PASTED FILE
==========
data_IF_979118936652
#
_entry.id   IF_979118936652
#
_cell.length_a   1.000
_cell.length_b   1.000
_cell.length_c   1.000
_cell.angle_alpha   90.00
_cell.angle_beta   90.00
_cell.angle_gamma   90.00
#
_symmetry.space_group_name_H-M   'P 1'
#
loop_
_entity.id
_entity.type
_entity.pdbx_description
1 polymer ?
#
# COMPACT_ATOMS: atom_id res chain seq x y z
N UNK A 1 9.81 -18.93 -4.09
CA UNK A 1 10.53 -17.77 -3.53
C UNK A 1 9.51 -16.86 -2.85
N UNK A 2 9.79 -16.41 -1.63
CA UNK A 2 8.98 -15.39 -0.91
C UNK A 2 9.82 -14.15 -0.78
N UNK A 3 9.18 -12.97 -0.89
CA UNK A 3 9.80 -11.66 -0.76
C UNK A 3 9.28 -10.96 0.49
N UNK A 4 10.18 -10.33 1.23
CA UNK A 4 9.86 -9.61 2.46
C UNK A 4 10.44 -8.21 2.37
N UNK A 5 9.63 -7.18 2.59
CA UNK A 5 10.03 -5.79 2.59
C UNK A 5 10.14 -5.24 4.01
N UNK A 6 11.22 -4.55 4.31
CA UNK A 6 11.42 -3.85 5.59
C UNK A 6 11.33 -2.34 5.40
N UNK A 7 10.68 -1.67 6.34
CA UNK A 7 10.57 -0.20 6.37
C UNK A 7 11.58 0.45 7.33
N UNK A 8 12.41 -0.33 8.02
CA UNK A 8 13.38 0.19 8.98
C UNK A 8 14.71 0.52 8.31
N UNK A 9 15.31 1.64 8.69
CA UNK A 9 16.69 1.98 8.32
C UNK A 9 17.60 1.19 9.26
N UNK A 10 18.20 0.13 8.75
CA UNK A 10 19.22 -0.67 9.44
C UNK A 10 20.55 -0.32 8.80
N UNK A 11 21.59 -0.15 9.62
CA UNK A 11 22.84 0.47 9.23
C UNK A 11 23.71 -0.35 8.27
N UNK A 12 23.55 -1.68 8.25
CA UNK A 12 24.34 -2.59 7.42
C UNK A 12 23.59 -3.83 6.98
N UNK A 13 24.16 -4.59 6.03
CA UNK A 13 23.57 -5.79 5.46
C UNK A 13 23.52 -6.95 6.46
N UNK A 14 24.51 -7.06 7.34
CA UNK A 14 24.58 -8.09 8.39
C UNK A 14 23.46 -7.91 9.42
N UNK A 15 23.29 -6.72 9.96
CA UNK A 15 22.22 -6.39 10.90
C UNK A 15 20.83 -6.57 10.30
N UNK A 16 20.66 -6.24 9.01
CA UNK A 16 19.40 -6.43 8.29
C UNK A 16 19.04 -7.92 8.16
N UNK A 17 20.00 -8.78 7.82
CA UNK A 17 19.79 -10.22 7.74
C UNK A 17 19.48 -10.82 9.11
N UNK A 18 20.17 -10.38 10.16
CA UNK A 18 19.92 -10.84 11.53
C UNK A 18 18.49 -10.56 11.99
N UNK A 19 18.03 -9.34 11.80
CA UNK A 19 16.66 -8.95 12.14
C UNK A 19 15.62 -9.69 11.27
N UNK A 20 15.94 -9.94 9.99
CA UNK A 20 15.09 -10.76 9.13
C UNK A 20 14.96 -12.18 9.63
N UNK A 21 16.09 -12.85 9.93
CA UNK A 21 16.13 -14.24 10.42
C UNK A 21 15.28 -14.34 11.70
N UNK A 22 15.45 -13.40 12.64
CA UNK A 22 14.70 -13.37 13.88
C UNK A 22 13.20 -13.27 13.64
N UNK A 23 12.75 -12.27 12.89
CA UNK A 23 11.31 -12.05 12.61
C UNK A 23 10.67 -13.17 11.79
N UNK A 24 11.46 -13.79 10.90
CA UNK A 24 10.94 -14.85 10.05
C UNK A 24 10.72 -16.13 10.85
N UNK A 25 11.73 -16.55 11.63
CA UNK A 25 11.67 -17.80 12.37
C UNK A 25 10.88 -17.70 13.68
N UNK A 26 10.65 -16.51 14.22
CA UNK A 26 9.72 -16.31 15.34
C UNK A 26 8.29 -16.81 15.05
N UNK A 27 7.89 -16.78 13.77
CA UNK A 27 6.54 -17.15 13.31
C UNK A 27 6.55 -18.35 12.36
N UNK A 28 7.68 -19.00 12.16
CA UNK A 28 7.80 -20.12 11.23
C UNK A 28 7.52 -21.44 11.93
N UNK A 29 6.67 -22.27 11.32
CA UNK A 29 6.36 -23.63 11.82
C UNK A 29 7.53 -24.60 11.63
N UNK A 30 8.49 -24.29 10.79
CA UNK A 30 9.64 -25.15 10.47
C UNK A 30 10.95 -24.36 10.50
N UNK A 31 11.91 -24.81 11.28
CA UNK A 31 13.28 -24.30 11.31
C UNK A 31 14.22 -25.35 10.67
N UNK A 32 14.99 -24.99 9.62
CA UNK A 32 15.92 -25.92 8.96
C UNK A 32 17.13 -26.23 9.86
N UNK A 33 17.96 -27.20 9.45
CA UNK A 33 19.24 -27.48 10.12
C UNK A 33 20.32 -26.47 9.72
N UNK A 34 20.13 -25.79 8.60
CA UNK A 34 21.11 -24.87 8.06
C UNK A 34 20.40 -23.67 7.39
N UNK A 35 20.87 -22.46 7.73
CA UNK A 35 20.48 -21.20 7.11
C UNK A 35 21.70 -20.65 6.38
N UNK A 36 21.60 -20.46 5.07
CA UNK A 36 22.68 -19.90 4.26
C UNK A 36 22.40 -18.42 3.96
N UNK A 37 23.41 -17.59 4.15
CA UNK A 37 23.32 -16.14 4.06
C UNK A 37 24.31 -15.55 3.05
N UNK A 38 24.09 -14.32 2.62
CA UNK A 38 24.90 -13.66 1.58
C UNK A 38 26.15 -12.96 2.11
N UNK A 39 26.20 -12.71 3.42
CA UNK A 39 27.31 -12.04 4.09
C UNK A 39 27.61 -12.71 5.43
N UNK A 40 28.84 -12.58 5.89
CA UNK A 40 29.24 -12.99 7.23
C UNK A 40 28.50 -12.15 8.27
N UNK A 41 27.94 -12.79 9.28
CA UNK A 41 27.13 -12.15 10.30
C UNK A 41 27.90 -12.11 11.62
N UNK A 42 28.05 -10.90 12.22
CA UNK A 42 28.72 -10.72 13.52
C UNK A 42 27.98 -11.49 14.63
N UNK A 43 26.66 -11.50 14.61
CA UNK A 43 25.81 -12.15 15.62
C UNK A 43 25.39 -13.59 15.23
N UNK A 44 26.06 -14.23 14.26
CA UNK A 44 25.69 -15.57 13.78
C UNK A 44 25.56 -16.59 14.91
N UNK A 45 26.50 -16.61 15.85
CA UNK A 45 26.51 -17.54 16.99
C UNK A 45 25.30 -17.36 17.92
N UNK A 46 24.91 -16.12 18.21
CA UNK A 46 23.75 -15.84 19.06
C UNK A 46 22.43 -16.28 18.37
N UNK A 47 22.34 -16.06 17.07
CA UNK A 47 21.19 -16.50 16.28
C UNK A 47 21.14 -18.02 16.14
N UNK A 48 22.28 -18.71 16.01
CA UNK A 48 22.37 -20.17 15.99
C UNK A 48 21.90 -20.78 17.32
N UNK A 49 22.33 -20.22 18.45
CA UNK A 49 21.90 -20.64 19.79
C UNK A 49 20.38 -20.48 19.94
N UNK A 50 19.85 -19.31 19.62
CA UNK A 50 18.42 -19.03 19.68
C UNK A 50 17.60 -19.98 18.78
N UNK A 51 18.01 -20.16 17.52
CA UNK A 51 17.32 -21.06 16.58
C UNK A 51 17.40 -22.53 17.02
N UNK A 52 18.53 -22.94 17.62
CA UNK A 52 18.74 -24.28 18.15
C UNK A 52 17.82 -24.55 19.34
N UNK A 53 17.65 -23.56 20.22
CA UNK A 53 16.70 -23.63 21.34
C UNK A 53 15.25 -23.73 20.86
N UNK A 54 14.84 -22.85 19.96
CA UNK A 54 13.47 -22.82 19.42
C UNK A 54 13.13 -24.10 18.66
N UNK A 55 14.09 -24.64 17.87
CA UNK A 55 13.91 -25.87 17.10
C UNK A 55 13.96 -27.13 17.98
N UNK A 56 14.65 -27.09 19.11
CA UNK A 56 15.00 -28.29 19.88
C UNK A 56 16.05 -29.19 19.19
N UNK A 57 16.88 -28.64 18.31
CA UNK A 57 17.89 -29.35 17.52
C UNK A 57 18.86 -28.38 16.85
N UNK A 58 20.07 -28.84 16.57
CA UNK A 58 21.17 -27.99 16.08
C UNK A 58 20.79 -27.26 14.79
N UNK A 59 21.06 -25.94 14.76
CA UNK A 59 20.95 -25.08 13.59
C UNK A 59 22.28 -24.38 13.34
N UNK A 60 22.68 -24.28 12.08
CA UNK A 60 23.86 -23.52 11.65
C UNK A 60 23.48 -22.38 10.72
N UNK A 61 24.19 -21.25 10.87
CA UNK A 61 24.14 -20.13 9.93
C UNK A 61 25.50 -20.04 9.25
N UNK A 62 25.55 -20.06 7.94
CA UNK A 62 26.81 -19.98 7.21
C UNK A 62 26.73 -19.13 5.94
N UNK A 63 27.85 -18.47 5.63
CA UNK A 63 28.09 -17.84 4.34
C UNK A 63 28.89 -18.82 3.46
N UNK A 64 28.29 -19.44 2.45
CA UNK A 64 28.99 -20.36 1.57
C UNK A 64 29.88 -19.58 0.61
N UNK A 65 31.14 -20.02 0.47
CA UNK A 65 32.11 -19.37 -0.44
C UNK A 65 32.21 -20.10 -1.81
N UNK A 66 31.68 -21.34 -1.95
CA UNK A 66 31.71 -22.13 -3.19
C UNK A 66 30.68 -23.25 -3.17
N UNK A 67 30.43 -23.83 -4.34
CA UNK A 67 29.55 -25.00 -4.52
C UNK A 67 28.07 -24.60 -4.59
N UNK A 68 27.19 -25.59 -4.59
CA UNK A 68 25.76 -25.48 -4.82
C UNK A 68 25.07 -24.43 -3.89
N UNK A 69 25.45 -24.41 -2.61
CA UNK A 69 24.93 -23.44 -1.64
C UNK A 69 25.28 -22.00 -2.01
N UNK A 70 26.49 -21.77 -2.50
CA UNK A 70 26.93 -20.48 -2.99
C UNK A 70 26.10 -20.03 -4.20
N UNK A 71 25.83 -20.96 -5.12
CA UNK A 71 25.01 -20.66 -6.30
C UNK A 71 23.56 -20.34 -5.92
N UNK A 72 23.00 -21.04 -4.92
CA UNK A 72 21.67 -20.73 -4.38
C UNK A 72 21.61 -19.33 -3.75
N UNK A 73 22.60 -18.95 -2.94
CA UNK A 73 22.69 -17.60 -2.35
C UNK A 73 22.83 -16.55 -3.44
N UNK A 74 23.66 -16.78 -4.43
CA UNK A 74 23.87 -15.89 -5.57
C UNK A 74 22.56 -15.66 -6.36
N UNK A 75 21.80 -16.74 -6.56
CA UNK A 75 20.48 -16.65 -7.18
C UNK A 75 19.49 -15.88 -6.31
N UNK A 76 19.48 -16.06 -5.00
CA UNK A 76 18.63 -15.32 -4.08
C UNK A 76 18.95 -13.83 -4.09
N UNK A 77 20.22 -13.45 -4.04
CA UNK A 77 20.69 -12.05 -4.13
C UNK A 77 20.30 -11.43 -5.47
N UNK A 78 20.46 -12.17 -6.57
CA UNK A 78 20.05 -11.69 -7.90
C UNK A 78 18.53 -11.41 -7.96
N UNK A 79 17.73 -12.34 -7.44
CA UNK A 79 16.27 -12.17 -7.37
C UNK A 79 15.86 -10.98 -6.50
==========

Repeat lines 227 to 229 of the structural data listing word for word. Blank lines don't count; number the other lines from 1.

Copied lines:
C UNK A 69 25.28 -22.00 -2.01
N UNK A 70 26.49 -21.77 -2.50
CA UNK A 70 26.93 -20.48 -2.99